Why is the sky *uniformly* blue?

First of all, the scheme of only single scattering seems to be an oversimplification: the light direction should be changed more than once. Can we prove that this is negligible by calculation, or is it not negligible?

This is an oversimplification, but for a clear sky at daytime it's not too wrong. See the following comparison of an atmosphere model computed with only single scattering and that including 4 orders of scattering (basically, 4 direction switches per light ray). The projection here is equirectangular, so you can see all the directions in one picture.

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This becomes a much more problematic simplification when the sun is under the horizon, particularly noticeable under the belt of Venus, where the Earth's shadow is located:

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Assuming the sun is in zenith, it follows from symmetry that the color of the sky in the directions having the same zenith angle must be the same, but closer to the horizon the way of the scattered light differs a lot from the rays coming near zenith — so is it possible to derive theoretically a formula which would predict the color of sky given the azimuth angle and the position of the Sun (at least in a simple geometrical setup when the Sun is in zenith)?

If we neglect non-uniformity of the atmosphere with latitude and longitude, this scenario will lead to the colors independent of azimuth. It's not quite clear what you mean by "position of the Sun" though, if you already put it into zenith. Also, if by "derive theoretically a formula" you mean some closed-form expression, then it's unlikely, given that the atmosphere is not a simple distribution of gases and aerosols. But it's possible to calculate the colors numerically, and the above pictures demonstrate this calculation done by my (work in progress) software, CalcMySky.

It's not clear why the color should not rapidly change from near blue at horizon to almost red near the Sun position: after all, the atmosphere is thicker along the lines going closer to horizon!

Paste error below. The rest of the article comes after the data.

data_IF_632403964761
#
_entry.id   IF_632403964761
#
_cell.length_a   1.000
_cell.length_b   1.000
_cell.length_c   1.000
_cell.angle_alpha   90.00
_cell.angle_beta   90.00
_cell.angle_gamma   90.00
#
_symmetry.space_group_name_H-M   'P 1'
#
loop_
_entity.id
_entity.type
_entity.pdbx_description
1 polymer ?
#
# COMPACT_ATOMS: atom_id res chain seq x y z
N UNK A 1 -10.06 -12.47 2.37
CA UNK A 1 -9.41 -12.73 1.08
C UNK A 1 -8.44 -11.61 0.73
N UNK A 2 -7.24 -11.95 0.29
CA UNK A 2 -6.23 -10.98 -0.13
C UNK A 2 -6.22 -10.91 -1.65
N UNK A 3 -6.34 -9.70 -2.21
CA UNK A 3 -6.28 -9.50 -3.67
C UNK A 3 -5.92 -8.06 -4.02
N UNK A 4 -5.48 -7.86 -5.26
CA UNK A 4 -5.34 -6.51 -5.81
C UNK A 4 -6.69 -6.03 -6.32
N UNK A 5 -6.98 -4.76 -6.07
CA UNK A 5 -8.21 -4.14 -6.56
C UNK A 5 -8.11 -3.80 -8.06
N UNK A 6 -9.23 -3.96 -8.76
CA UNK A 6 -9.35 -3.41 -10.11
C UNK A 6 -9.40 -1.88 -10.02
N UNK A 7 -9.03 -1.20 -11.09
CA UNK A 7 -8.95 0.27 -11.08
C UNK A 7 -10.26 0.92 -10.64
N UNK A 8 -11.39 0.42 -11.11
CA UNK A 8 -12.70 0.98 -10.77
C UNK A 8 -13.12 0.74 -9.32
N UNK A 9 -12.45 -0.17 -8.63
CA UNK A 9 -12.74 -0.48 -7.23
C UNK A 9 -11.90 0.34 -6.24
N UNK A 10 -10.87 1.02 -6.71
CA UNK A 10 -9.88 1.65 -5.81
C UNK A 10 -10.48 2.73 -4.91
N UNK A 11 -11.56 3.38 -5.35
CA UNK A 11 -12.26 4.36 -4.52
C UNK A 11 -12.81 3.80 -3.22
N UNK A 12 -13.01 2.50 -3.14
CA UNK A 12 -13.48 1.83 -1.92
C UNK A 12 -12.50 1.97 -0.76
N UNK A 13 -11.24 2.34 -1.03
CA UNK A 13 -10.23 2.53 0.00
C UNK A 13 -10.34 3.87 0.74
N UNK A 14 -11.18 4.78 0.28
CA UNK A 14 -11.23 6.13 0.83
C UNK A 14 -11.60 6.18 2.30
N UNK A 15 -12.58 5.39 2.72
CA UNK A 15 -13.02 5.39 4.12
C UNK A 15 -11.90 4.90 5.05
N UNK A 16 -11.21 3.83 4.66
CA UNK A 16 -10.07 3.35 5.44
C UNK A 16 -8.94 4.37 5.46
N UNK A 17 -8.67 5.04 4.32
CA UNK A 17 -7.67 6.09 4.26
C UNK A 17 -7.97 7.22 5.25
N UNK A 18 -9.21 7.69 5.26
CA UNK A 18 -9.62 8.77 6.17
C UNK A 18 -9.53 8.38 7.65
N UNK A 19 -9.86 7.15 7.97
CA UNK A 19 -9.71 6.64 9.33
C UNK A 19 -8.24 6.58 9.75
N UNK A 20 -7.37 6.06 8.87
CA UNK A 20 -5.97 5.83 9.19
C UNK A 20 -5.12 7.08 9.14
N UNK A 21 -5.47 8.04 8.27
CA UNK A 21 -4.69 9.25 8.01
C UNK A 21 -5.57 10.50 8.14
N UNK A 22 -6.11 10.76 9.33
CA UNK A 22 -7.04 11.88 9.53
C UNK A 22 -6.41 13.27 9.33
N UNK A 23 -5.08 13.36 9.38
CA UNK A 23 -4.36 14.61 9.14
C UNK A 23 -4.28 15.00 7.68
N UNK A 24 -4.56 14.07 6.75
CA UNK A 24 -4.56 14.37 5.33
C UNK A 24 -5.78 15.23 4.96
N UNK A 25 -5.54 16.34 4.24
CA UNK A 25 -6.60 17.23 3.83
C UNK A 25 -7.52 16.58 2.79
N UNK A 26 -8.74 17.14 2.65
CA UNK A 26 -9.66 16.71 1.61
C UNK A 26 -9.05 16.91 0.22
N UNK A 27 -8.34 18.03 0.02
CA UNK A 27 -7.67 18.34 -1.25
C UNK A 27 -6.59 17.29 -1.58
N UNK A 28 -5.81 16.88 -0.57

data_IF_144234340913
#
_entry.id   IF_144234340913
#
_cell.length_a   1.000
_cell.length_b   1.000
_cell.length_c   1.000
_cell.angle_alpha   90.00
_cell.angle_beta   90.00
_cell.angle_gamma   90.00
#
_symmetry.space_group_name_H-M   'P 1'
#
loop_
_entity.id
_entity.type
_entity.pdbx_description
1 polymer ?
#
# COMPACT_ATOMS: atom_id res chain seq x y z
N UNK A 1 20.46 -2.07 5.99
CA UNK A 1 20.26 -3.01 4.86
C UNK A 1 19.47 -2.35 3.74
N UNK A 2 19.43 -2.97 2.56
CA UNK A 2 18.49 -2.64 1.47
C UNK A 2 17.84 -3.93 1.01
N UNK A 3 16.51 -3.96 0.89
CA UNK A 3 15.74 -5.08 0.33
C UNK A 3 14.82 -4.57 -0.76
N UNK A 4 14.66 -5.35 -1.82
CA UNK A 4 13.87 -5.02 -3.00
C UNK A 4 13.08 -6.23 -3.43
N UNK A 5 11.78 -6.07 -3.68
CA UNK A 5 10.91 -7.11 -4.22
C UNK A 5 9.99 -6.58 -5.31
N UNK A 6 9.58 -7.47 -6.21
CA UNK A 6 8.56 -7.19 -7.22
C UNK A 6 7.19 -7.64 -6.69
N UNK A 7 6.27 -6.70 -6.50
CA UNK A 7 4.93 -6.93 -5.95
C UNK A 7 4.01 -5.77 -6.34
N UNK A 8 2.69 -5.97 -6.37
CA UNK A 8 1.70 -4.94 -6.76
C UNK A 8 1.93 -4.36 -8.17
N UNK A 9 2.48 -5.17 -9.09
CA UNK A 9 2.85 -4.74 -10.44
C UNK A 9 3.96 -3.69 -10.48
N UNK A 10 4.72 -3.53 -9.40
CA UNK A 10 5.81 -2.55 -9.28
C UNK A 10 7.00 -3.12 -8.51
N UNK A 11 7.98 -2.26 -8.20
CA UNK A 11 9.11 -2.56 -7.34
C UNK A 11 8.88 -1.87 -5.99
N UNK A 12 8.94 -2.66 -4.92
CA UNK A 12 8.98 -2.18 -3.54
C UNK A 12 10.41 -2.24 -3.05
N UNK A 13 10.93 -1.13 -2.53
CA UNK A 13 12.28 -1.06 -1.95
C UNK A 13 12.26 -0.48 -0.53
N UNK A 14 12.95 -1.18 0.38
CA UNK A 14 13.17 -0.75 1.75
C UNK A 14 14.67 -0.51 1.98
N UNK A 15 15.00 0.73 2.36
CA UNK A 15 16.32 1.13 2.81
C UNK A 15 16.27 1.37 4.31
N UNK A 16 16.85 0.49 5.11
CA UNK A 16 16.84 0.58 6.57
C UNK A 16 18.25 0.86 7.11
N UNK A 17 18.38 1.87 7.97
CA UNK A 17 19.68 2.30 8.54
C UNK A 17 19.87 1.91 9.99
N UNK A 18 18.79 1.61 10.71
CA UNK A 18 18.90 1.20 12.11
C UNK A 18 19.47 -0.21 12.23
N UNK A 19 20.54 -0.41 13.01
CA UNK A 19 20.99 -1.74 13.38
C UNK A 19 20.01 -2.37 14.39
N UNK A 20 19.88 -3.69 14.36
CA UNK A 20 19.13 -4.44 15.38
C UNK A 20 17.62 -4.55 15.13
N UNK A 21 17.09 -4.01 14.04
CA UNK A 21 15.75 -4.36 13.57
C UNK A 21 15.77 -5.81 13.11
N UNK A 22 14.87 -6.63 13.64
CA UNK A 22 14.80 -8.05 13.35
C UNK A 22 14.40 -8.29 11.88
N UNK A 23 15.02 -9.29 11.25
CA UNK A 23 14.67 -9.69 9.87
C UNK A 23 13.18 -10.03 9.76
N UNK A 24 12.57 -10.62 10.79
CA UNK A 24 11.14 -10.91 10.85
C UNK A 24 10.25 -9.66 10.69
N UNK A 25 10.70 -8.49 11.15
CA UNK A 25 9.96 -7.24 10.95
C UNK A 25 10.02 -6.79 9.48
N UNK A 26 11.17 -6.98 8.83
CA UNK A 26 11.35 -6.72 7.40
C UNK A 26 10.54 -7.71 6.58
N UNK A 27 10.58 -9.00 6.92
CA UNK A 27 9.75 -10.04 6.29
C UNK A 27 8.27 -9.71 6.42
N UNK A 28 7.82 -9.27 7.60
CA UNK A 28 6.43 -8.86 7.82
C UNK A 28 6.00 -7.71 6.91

It shouldn't be bluer at the horizon than at the zenith. After all, you have relatively small thickness near zenith, which makes most of the light scattered to you not too extincted due to Beer-Lambert law, while near the horizon the thickness is much larger, and the light scattered into the observer, in addition to becoming bluer due to Rayleigh scattering depending on wavelength, becomes also redder due to extinction along this long path. The combination of this bluing and reddening effects gives a color closer to white (which you can see in the daytime simulation above), or reddish-orange (in the twilight).

Further, it follows from the usual explanation that blue light is partially reflected back into the space. Due to this, about half of all scattered light should be lost, so the total amount of red light coming from sun should be greater than the amount of blue light, which seems to contradict the observable reality.

Yes, the Earth indeed looks bluish from space, so the total radiation incoming from above should be redder at the ground level than at the top of atmosphere. But this is modified by the ozone layer, without which we'd have sandy color of twilight instead of blue. See for details the question Why is there a “blue hour” after the “golden hour”?

Short explanation is this. Red light comes directly from Sun almost un-scattered or scattered to small degree. And when blue light enters atmosphere it gets scattered by air molecules a lot in each direction, thus according to Huygens-Fresnel principle making each point in atmosphere as a secondary sources of blue light. These blue light sources adds-up along the direction of view, which in the end increases intensity of blue waves, compared to the red ones which reaches us only directly from Sun. So speaking by analogy, Earth atmosphere acts as a some sort of optical lens, focusing blue light towards direction of view. Schematics :